The changes basically lessen the penalties to ranchers carrying herds infected with brucellosis, a disease that causes livestock to spontaneously abort fetuses. Fear over bison transmitting brucellosis to cattle has a large role of the management of Yellowstone National Park cattle: it’s why bison wandering outside of the Park in search of food have been hazed into the Stephens Creek facility, with brucellosis-positive bison slated to be put down, pending an upcoming court case. It’s why the state zealously works to keep bison away from public lands where cattle graze.
The new management rules from the U.S. Department of Agriculture do not penalize cattlemen to the same extent as past rules. For starters, if a herd has a small number of cattle infected with brucellosis, cattlemen will not be required by USDA rules to put down the whole herd. Second, instances of brucellosis will not automatically lead the state to lose a “brucellosis-free” status; this cuts down the amount of money needed to test whole herds and requalify for brucellosis-free status.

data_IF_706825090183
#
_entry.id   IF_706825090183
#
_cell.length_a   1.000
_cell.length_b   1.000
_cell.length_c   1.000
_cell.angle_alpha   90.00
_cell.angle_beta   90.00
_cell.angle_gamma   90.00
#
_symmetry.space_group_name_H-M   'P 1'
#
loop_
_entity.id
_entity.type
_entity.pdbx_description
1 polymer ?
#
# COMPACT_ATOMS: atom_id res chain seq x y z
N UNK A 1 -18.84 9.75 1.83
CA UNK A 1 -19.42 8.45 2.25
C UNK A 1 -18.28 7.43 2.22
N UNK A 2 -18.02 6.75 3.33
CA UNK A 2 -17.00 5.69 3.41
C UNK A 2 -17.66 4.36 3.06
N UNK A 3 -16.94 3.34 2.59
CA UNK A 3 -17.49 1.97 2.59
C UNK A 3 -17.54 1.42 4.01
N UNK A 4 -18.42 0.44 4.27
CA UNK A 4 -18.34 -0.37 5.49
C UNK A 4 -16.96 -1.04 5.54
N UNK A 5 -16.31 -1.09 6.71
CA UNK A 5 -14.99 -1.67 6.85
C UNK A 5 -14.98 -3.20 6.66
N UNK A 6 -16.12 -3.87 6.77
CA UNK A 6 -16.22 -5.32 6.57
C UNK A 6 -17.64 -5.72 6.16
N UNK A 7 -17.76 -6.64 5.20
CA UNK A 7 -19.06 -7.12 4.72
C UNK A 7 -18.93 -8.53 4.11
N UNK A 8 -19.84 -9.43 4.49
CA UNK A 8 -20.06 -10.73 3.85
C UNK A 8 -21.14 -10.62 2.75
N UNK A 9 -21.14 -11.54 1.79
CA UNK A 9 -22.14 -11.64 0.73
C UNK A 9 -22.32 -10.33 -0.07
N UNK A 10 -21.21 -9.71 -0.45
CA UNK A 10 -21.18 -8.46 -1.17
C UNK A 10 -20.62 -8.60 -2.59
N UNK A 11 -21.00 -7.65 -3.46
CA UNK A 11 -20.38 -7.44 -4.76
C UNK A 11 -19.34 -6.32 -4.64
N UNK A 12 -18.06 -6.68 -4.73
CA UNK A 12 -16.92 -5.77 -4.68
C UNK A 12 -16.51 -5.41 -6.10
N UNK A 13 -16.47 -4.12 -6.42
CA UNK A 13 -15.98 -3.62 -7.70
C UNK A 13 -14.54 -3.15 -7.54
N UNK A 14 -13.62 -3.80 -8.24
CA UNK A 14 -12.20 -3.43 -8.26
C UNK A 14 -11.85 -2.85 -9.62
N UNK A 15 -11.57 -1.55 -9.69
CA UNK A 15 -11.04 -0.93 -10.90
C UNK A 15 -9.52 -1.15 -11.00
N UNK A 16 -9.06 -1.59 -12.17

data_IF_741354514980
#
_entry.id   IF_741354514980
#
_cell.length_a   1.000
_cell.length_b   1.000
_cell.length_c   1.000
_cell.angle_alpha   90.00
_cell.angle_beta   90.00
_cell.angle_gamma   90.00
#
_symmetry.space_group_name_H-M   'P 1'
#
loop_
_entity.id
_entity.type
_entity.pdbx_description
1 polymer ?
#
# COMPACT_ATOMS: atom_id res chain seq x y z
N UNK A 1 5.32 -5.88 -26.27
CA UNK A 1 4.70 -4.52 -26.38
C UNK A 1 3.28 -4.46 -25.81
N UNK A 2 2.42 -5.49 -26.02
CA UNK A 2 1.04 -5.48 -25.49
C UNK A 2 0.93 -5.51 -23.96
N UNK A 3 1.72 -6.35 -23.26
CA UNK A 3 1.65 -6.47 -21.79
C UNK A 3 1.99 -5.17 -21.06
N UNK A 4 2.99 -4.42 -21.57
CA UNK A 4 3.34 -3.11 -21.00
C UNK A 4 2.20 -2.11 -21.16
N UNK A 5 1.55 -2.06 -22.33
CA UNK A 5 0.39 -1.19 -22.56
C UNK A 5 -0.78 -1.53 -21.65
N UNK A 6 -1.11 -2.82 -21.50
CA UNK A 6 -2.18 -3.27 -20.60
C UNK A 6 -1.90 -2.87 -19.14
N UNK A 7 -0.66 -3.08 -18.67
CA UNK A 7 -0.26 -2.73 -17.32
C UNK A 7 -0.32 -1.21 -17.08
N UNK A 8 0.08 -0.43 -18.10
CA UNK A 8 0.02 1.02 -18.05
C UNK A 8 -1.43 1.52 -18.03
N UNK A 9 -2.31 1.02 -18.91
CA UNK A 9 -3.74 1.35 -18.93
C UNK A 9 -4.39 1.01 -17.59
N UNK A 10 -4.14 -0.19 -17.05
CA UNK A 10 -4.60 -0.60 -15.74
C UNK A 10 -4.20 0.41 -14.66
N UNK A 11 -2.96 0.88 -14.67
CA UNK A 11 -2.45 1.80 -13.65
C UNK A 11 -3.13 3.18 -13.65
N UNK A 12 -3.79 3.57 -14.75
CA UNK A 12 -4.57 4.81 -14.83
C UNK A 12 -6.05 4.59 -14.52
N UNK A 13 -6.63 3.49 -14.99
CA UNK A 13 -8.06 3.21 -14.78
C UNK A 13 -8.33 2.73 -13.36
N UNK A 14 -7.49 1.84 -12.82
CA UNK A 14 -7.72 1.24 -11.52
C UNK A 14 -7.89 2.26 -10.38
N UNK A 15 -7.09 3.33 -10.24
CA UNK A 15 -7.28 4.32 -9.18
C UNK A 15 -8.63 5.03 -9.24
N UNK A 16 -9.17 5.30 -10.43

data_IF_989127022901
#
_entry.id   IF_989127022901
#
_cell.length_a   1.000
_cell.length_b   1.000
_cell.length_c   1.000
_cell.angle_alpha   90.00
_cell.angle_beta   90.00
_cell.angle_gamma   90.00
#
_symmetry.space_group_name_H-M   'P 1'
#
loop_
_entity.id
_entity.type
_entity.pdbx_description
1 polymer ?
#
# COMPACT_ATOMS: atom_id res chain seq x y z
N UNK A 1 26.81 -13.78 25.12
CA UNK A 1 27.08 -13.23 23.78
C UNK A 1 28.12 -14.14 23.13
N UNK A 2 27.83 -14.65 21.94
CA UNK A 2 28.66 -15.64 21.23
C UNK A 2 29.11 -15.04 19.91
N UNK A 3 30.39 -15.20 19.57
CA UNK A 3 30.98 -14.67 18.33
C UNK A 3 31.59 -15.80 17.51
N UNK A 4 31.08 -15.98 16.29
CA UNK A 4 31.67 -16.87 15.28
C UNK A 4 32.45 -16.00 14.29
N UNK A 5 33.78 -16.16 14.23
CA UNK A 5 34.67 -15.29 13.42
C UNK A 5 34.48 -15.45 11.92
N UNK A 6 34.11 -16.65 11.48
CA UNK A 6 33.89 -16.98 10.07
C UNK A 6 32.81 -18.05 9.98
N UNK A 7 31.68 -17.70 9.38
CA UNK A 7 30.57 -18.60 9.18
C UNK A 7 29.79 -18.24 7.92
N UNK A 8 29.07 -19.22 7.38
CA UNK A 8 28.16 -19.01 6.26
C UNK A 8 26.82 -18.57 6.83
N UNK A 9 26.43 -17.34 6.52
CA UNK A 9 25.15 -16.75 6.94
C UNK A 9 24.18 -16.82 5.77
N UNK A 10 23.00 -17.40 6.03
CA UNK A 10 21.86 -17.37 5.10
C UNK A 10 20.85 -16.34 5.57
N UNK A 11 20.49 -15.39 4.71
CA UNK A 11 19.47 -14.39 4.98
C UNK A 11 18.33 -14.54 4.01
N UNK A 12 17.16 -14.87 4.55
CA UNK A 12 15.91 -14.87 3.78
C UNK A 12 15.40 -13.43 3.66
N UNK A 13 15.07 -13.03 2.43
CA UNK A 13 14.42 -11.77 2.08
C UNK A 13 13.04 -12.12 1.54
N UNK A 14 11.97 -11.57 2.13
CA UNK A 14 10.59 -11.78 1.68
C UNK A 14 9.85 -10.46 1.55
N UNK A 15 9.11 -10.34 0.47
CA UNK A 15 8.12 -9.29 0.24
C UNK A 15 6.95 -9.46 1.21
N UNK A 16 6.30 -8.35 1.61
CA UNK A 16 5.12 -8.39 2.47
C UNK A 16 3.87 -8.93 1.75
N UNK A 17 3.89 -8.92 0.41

Now, we’re sure Montana cattlemen still aren’t going to be too thrilled with bison and cattle grazing on the same public lands (albeit at different times), and cattlemen will continue to have a big say (some say way too big of a say) in bison management. Still, considering the penalties for any sort of brucellosis transmission have been eased — and there’s still not a documented case of bison transmitting brucellosis to cattle — perhaps some new rules that can prevent the current bison quandary can be avoided.